All-round skiers typically excel at the Inferno, a course characterised by official race documentation as follows: “The upper part of the course demands downhill turning technique and an optimal line. The middle section calls for an ideal downhill position and fast gliding. From the Kanonenrohr to the Höhenlücke technically superior skiers come into their own. Over the stretch from Maulerhubel to Winteregg, skating step and arm power can be all-important. And from Winteregg-Spriessenkehr to Lauterbrunnen optimal equipment, a clean downhill position and — not least — mental stamina can be the key to a fast final time.”
In addition to the skiing prowess on show, the race is an electrifying spectacle, a time when the mountain comes alive with visitors from around the globe, and the infectious energy creates an uplifting, thrilling atmosphere on and around the slopes.
Ski and dine in the most beautiful setting in Schilthorn
But winter in Schilthorn isn’t just exclusively for skiers. It’s also perfectly positioned for a multi-generational trip, where skiers and non-skiers can meet at the restaurants dotted around on the mountain.
In the middle of the idyllic landscape above Mürren, the restaurant Sonnenberg has a sun terrace and breathtaking views of the Jungfrau region, while the menu showcases traditional Swiss cuisine. Skiers will prize the location, directly at the piste of the chair lift Schiltgrad. Constructed from stone and wood, and first opened in 1989, the Winteregg mountain restaurant offers a wide variety of dishes for the entire family, served indoors or on a sun terrace that has views of Eiger, Mönch and Jungfrau. Hiking trails meet here while the Winteregg ski lift sits above the restaurant.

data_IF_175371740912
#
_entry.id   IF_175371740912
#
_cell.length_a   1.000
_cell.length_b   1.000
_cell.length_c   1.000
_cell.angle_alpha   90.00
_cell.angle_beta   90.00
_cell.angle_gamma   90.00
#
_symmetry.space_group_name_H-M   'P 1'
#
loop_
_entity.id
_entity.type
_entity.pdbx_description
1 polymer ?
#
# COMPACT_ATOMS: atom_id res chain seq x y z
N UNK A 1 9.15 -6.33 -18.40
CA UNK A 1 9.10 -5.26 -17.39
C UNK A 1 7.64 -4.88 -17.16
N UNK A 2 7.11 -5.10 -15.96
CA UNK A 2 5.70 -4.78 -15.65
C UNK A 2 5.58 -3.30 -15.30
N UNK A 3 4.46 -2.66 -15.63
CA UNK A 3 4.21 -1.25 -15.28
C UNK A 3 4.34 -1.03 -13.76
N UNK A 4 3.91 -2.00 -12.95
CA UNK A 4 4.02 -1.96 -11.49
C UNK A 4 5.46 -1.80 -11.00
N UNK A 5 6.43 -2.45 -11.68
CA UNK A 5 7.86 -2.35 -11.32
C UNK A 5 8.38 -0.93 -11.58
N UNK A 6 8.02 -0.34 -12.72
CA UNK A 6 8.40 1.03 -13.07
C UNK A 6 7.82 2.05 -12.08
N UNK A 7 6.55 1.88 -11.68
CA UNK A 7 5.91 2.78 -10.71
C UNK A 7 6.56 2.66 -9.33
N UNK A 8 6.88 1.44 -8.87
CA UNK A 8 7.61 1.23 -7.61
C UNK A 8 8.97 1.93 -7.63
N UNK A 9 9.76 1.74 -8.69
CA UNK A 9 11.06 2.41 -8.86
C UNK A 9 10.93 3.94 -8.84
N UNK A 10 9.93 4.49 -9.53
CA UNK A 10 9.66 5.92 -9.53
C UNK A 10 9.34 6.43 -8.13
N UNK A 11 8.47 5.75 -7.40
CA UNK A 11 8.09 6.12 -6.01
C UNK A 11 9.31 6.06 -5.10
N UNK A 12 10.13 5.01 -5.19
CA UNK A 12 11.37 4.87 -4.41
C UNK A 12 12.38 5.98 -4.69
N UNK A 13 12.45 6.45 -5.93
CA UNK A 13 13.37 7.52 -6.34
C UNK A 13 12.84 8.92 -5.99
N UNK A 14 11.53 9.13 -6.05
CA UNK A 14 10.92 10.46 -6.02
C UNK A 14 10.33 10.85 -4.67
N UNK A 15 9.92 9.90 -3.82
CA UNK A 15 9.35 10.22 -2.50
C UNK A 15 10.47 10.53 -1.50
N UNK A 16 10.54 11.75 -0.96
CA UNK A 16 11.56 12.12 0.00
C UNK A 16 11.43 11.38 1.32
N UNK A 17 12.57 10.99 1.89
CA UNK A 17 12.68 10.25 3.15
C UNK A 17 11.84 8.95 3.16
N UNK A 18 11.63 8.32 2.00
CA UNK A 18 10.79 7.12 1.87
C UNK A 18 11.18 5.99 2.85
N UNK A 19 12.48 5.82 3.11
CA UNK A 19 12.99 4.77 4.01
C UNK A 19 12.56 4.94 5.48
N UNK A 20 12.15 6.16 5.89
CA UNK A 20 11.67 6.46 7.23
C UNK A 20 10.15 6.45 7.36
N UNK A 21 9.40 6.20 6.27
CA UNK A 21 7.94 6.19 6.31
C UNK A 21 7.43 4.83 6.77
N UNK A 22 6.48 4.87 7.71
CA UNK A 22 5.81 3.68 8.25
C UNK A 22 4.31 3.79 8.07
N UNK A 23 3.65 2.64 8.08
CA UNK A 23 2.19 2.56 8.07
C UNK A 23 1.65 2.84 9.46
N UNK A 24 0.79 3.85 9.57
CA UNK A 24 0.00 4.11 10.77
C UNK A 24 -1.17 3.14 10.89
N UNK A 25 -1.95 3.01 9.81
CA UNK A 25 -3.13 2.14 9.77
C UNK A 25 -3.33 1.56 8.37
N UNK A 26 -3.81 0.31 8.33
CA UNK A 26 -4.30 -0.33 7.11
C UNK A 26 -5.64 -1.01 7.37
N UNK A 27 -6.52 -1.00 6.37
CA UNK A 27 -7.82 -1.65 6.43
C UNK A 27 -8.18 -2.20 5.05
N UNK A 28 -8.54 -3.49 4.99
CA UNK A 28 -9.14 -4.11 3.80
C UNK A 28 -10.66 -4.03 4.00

Also next to a ski lift, the Gimmeln mountain restaurant opens only in the winter. It is a simply, but comfortably, furnished ski hut with a large sun terrace combining with indoor seating. Among the many highlights here are the famous apple pie and, on request, the Fondue Chinoise, with raw meat and blanched vegetables cooked in a simmering broth.
For fine dining coupled with an approachable, friendly atmosphere, visitors should head to Hotel Restaurant Blumental. Carefully curated Swiss specialities and daily specials accompany selected wines from the large cellar and a range of meat fondues and dishes.
A little more casual, Restaurant Pension Suppenalp has a rustic dining room as the setting for homemade soups, fresh salads and cheese specialities. In winter, many of the dishes are prepared on the wood-burning stove, warming meals after a day on the neighbouring ski slope and tobogganing run.
Wholesome, filling food is served at Allmendhubel mountain restaurant, at the lower part of the ski area at the foot of the Schilthorn. With breathtaking views over the north face of the Bernese Alps, including the Eiger, Mönch and Jungfrau, the restaurant serves potato soup, cheese and dried meat platters, sandwiches, tuna or salmon baguette, spaghetti Bolognese, Rösti with bacon and fried egg, pork schnitzel, raclette, and hosts a weekly fondue get-together.
Locals and tourists pack the cosy Restaurant Stägerstübli, set in the middle of Mürren and offering hearty Swiss cuisine and a variety of drinks.